Kakapo Rescue: Saving the World's Strangest Parrot

Kakapo Rescue: Saving the World's Strangest Parrot

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Kakapo Rescue: Saving the World's Strangest Parrot 4.3 out of 5 based on 0 ratings. 7 reviews.
abbylibrarian on LibraryThing More than 1 year ago
The kakapo (pronounced KAR-ka-poe) is an endangered flightless bird that lives in New Zealand. Due to human interference in the species's habitat, less than one hundred of these large, sweet-smelling parrots are left today. Kakapo Rescue details the efforts of scientists and volunteers trying to save this unique species. With vibrant photos of the lush New Zealand forests and a readable, accessible writing style, this book offers a look at one of the world's rarest birds. Highly recommended.
newanddifferent on LibraryThing More than 1 year ago
Well-written account of a strange bird and the quirky people who are determined to save it.
amandacb on LibraryThing More than 1 year ago
A truly fascinating encounter with one of the rarest animals on Earth, Kakapo Rescue takes the younger and older reader along on a textually and photographically stunning journey to a remote island off the New Zealand coast. On Codfish Island, a kakapo sanctuary has been erected to save the extremely endangered animals, of which eighty-seven exist; they only breed at certain times, and even then, their eggs and offspring are incredibly fragile. Montgomery and Bishop capture the volunteers¿ highs and lows as they monitor the eggs and hatched babies; one story in particular, about a young chick who suddenly and mysteriously dies, pulls on the heartstrings.Bishop makes sure to include photographs that show New Zealand¿s splendor aside from kakapo parrots and Codfish Island, and Montgomery does an excellent job of providing background information about the events that led to the kakapo decimation. This book is an extraordinarily fascinating look at a fascinating and rare animal that one cannot help but want to save.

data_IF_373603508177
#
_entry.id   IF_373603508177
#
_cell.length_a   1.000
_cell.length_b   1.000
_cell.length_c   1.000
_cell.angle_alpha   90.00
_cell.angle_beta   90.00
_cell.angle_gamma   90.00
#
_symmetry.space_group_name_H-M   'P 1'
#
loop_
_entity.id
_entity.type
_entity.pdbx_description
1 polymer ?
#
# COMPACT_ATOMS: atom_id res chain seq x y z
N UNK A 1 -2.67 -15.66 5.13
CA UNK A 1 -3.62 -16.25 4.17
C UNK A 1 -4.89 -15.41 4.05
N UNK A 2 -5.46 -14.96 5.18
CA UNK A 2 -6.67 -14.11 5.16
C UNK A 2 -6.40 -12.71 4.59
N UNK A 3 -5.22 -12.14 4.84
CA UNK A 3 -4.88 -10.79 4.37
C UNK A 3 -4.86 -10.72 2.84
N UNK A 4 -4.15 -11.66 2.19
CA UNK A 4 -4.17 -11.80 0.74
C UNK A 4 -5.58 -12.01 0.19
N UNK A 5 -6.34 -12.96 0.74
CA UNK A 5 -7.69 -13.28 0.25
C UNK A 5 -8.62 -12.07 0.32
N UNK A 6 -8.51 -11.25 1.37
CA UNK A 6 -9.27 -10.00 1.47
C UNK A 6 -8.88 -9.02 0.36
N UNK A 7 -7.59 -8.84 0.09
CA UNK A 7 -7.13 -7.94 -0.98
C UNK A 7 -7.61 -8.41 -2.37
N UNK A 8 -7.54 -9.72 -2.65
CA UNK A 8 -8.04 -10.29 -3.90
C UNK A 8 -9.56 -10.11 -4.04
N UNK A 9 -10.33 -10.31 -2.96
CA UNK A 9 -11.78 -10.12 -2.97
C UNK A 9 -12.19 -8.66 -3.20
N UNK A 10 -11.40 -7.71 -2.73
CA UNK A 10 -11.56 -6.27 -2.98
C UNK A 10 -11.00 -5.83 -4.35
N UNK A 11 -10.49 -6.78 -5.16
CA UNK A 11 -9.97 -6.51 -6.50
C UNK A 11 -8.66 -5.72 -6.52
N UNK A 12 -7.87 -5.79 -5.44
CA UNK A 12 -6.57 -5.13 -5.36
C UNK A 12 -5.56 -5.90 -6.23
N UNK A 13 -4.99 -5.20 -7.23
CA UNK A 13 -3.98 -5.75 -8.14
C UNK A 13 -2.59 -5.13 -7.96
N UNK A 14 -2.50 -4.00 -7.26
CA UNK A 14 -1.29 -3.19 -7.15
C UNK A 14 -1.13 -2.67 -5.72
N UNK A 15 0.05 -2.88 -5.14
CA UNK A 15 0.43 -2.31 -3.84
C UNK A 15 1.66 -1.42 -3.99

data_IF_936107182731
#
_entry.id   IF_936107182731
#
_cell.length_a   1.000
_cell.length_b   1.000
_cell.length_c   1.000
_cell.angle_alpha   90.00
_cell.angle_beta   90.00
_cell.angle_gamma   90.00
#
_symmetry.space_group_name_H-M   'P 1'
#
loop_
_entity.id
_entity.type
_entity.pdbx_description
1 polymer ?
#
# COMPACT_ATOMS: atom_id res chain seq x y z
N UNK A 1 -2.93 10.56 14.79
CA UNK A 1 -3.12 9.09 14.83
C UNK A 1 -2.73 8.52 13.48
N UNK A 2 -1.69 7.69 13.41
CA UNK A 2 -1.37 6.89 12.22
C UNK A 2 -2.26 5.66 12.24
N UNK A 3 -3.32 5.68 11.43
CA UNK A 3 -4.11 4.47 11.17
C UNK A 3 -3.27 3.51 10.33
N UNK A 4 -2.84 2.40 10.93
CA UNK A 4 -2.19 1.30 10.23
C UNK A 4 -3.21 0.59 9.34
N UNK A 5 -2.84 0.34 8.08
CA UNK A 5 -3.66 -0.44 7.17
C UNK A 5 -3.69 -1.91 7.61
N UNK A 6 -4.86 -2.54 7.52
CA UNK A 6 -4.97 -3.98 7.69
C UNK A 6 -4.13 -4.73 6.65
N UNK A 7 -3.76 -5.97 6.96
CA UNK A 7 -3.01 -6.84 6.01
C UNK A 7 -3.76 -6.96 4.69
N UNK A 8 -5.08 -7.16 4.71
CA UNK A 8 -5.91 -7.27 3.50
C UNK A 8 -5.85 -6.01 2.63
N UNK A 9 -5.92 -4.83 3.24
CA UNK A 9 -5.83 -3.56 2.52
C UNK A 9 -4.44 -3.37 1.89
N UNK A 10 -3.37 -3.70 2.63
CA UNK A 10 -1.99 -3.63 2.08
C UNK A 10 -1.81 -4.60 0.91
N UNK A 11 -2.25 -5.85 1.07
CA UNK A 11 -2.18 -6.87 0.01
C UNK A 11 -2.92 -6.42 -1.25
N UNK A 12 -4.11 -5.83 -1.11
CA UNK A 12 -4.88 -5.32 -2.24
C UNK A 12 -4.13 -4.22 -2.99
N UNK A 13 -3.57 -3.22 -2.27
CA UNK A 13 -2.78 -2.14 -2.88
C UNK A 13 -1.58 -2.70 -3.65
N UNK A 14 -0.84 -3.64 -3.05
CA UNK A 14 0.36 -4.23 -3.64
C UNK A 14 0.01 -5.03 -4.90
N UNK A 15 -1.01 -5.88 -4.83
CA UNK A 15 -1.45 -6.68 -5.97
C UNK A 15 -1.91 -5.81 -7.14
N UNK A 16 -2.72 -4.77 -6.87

elpowers on LibraryThing More than 1 year ago
Beautiful book- very interesting story- adorable birds, and good pictures of a unique environment.
prkcs on LibraryThing More than 1 year ago
On remote Codfish Island off the southern coast of New Zealand live the last 91 kakapo parrots on earth. Originally this bird numbered in the millions before humans brought predators to the islands. Now on the isolated island refuge, a team of scientists is trying to restore the kakapo population.
KarenBall on LibraryThing More than 1 year ago
Imagine a green parrot... the size of a house cat! Make it smell like honey, give it lots of curiousity, and listen to it growl, croak and make a chinking noise like a cash register for up to 70 years. This is the Kakapo parrot of New Zealand, which is on the brink of extinction. Flightless, nesting underground, social and odd, this native New Zealand bird species lost everything when civilization arrived. Men brought germs and rodents on ships, and then brought cats and dogs to hunt the rats. All of those animals (and a few more) decided the kakapo parrots were much easier prey! The National Kakapo Recovery team rescued the last remaining birds, and isolated them on a remote island scientific preserve devoted to restoring the bird population to a sustainable level. There are only 91 birds alive. This is the story of the special process required to go to Codfish Island, and how the scientists and volunteers there are tracking the birds and learning about their habits and needs. Nic Bishop's photographs are incredible, whether he's showing readers the landscapes and beaches of the island or details of the tiniest chicks hatching from eggs. Highly recommended! Strong 6th grade readers and up.
Michelle_Bales on LibraryThing More than 1 year ago
The challenges faced by conservationists of a cute but defenseless species are described in depth in this interesting book. The photographs clearly show the emotion of the scientists and volunteers as they experience the joy of holding a hatchling, the fatigue of staying up all night to monitor this nocturnal species, and the sadness and concern when one is lost. The history of the species' range is clearly delineated through color-coded maps. The plight of this flightless bird and those who dedicate their lives to try to save it from extinction is palpable through Montgomery's writing.